We know how frustrating it can be when your typically happy baby is starting to get teeth: the smiles, coos, and giggles are replaced by drooling, crying, and just overall grumpiness.
There are ways you can help your little one get through the rough spots, though, making the overall experience more pleasant for both you and your baby.
What do we mean by “teething”?
Most parents refer to “teething” as that time during their child’s first two to three years of life when their first set of teeth start to come up through the gums.
When does teething typically start?
Timing varies for each child, but babies typically start getting their first teeth between 6 and 10 months of age. Some children get them sooner, or later, but they really should have gotten their first tooth by the time they reach 16 months of age.
How long does teething last?
The length of time a child has fussiness due to teething varies, but it can take several years before all 20 teeth come through the gums.
What are some normal reactions to teething?
Children exhibit a variety of symptoms when they’re teething, and all are different, but typically we’d anticipate some redness in their gums, increased drooling or biting on things, as well as overall fussiness or irritability. These things are all normal reactions to teething.
What are some not normal reactions?
If your child has a true fever – generally anything 100.4 degrees or higher – or is vomiting or having diarrhea, those are not typical reactions to teething and may mean there’s something else going on. Contact your child’s primary care provider if you are concerned.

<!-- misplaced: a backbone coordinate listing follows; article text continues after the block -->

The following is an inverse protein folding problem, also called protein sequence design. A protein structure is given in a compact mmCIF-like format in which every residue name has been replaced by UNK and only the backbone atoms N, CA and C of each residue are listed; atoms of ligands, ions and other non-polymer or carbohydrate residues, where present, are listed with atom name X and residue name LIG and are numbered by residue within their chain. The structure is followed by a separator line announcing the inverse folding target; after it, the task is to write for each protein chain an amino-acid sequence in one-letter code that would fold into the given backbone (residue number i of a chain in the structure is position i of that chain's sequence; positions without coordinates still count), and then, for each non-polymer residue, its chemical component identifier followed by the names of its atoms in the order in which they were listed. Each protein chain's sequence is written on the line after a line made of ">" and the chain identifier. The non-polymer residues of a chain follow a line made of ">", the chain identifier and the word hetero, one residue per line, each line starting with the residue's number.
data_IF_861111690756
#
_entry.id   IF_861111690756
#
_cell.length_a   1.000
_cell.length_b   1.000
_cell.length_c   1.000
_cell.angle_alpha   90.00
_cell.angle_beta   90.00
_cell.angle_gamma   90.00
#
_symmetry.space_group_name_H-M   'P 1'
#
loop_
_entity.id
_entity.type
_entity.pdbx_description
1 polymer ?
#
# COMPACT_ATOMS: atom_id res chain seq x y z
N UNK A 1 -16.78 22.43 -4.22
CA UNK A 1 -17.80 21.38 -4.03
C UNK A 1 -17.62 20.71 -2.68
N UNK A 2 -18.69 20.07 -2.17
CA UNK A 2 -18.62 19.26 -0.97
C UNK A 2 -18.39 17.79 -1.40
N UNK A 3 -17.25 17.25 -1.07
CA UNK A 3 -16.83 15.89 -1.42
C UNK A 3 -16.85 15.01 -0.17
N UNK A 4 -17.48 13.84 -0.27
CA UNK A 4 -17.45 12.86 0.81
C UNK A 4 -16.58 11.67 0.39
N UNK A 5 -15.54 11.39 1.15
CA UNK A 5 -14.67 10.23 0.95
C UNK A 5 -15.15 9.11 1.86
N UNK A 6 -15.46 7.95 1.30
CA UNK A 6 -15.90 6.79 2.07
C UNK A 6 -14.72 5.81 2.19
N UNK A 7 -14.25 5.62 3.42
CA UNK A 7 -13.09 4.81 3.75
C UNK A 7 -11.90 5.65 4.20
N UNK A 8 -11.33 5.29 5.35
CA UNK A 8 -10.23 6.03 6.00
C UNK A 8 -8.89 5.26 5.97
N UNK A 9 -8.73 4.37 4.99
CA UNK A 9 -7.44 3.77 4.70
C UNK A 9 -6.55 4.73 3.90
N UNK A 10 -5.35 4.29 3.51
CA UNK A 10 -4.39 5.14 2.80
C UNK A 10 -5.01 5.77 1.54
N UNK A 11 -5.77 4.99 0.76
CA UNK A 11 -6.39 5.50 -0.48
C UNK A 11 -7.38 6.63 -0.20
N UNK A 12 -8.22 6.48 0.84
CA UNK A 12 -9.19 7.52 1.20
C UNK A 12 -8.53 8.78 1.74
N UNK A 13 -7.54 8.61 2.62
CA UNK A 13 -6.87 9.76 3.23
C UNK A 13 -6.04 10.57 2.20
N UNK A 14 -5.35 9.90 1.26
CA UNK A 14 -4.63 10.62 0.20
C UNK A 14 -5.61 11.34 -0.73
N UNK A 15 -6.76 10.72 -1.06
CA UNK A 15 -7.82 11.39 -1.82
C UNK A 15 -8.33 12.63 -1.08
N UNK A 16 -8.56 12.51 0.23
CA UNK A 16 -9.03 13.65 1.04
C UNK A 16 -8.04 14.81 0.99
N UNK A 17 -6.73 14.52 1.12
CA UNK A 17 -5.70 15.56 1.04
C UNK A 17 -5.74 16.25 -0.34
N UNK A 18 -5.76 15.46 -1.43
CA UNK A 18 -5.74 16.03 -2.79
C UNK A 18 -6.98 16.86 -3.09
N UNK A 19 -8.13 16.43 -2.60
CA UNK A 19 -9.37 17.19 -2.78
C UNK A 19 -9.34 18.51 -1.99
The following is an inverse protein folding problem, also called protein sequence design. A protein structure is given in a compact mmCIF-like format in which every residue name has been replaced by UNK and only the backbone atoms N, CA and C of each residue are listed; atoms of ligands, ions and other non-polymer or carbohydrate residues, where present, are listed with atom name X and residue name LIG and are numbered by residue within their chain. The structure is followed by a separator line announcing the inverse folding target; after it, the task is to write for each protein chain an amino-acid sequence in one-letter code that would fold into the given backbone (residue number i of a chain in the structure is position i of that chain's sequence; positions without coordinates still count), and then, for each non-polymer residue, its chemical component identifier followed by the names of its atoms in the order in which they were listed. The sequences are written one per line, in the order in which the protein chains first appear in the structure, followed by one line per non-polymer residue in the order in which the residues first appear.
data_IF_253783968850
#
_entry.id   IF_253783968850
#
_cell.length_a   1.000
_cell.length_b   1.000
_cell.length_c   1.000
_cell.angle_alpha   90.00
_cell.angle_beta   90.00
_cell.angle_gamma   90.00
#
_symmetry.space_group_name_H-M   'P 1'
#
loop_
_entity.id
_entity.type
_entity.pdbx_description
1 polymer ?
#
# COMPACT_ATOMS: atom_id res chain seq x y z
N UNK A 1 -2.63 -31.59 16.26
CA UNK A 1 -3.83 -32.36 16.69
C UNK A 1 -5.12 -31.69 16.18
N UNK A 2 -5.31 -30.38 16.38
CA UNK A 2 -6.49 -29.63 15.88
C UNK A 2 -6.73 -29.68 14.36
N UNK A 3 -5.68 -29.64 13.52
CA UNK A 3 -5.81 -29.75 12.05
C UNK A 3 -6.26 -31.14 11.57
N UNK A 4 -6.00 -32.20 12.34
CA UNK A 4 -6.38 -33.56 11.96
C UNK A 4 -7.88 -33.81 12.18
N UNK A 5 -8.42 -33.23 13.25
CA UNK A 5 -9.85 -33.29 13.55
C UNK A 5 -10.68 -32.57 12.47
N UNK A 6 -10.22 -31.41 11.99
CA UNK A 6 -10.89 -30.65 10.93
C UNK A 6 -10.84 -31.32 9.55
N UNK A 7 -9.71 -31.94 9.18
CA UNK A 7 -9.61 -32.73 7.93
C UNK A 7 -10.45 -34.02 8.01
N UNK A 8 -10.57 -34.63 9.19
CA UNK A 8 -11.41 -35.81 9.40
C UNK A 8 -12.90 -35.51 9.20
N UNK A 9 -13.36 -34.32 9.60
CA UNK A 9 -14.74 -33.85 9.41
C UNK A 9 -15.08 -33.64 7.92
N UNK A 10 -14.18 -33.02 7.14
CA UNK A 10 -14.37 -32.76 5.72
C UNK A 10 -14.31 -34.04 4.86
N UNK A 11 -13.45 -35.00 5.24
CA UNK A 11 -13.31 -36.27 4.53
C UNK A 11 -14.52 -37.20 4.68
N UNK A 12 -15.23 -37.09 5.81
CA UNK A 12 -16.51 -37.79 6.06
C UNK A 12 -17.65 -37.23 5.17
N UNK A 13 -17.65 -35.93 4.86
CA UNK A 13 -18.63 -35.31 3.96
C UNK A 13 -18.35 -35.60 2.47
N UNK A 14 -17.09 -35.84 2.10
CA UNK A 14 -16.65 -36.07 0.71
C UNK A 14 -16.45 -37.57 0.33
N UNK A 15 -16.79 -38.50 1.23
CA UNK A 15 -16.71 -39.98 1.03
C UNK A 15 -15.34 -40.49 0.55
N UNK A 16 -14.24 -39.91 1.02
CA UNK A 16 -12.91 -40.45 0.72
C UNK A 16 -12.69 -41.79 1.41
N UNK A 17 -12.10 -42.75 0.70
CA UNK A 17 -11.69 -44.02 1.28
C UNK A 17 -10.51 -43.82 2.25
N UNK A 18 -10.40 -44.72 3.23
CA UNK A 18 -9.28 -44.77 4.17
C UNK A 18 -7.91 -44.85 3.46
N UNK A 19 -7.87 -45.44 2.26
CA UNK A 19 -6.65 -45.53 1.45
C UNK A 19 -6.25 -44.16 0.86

How do you soothe a baby who is teething?
There are several things parents can do to help ease some of the pain of teething for their baby. The easiest thing is to rub or massage your baby’s gums with your clean finger. If the baby is old enough, you can use chilled, but not frozen, teething rings, or give them a clean, wet washcloth that you’ve put in the freezer to chew on. As a last resort, an oral medication, such as acetaminophen or ibuprofen, can be used to help relieve the pain.
What are some products that aren’t safe to use?
We hear a lot about teething necklaces, often made of amber, but we don’t recommend them for several reasons – the beads are small enough that they create a choking hazard, and the necklaces themselves can be a strangulation hazard. There have been cases of children being hurt or dying from these necklaces so they can be dangerous. We also follow FDA guidelines and do not recommend topical gels or teething tablets, because they can have negative side effects, including rare and serious conditions called methemoglobinemia and belladonna toxicity.
Our team is here to help. Same-day appointments are available at all pediatric primary care locations. Call 1-888-573-5437 or visit uichildrens.org/pediatrics for a full list of locations and providers.